Guest Author - Rebecca Graf
Many eyes throughout history have zoomed in on the conflict between the English king, Henry II, and the archbishop of Canterbury, Thomas Becket. The arguments and the horrible death of Becket make this a very interesting time in history. Most observers are unaware of this conflict was the reflection of what was happening in mainland Europe between the Church and the State.
The Church was desperately trying to increase the power it had throughout all Christendom. This led to many disputes over where the boundaries of the Church’s authority lay and where that of the kings and rulers ended. Tradition became the murky waters that caused much turbulence. One of the greatest struggles was between Pope Gregory VII and the Germanic king Henry II. Henry refused to give up the tradition of choosing the clergy in his realm. The Church demanded that it was their right only to make such decisions. Verbal battles commenced with both sides having to concede in order to save face while refusing to change their stances.(1) To quote the Pope: “But if he shall presume to do so he shall clearly know that such investiture is bereft of apostolic authority, and that he himself shall lie under excommunication until fitting satisfaction shall have been rendered.” (2)
Drama was not amiss in this struggle, but only in England could the true colors be seen of what was lying beneath the surface of the Church-State struggle for power. Henry’s fights with Becket grew to alarming proportions. Things might not have progressed so far if the Pope was not focused so intently on the actions of the German king. This left England alone to fight the same battle on a different field. Becket wanted to “limit the king’s authority over the English church.” (3) Though the principle was the same, the issue at hand in England was not over the appointment of clergy. It was over who was to be the judge of the clergy. Becket firmly believed that any clergy who was accused of a crime should be tried by ecclesiastical courts. Henry believed that they should be tried by the royal courts. (4)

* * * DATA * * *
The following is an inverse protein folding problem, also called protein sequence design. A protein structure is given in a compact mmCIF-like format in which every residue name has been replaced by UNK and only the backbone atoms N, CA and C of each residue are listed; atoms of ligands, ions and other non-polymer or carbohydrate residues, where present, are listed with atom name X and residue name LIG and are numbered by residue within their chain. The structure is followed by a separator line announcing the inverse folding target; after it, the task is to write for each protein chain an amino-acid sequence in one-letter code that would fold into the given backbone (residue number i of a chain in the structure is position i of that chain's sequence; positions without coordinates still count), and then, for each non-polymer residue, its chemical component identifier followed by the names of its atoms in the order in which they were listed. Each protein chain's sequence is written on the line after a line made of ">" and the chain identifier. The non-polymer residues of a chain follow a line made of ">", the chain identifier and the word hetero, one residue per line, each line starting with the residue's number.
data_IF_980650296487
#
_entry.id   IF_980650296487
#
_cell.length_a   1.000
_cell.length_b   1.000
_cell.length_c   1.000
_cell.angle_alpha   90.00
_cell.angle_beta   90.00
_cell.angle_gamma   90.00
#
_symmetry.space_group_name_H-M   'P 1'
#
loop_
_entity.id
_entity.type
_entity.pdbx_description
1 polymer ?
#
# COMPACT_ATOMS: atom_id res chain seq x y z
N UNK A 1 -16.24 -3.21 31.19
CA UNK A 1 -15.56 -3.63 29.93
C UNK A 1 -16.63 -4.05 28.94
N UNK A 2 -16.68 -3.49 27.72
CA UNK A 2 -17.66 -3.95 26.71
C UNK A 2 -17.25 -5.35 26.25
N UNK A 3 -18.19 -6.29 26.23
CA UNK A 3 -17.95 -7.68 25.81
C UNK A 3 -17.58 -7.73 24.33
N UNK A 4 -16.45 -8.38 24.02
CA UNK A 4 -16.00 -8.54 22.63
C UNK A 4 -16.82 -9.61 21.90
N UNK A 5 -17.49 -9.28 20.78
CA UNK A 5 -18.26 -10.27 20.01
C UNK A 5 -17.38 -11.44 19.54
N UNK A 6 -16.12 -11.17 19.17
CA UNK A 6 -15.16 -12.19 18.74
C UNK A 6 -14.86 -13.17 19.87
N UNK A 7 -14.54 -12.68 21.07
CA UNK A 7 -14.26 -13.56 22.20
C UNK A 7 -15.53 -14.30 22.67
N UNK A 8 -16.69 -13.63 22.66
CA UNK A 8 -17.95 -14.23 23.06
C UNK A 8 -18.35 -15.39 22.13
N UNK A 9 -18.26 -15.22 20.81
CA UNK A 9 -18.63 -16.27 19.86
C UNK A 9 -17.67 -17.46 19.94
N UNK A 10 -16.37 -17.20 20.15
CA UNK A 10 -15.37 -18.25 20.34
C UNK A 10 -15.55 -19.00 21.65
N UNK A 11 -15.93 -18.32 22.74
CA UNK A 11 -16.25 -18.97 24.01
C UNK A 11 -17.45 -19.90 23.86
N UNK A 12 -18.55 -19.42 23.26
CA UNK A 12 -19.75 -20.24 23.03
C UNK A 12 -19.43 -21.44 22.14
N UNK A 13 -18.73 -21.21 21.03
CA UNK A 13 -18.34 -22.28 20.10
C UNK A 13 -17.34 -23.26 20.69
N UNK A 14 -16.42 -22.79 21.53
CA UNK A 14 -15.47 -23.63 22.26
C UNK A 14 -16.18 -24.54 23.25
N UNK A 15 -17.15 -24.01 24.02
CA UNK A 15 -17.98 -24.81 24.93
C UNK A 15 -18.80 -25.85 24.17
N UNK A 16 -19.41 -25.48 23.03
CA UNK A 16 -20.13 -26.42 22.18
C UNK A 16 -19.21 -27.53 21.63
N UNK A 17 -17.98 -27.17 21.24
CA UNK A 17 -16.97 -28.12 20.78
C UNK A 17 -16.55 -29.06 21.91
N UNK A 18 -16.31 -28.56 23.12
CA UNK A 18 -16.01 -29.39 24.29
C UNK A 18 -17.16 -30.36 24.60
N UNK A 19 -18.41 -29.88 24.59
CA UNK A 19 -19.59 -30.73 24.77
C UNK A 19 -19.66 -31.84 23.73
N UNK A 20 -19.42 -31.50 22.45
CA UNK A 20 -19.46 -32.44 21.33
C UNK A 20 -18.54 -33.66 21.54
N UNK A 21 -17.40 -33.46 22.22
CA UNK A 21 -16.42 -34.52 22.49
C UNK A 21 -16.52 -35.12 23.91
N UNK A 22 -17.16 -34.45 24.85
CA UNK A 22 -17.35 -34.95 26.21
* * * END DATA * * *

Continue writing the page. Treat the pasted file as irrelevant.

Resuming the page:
The heart of the matter was no different than that being fought between the Pope and the German King. How far it went stopped the papacy and other in their tracks. In frustration Henry wished that Becket was out of the picture and not troubling him anymore. A few knights decided that this would be the perfect time to please the king. They entered the church at Canterbury and slew the archbishop in the position of prayer. All were shocked, including Henry who was just venting his frustration. The situation in England had gone further than anywhere else, but it was a sign of what was to come if both sides did not reign their tongues in.
(1) Norman F. Cantor, The Civilization of the Middle Ages, (New York: Harper Perennial, 1994), 268-271.
(2) Gregory VII, “Lay Investitures Forbidden 1080” Internet Medieval Sourcebook, http://www.fordham.edu/halsall/source/g7-reform2.html, (accessed March 14, 2011)
(3) Cantor, 399.
(4) Ibid, 400.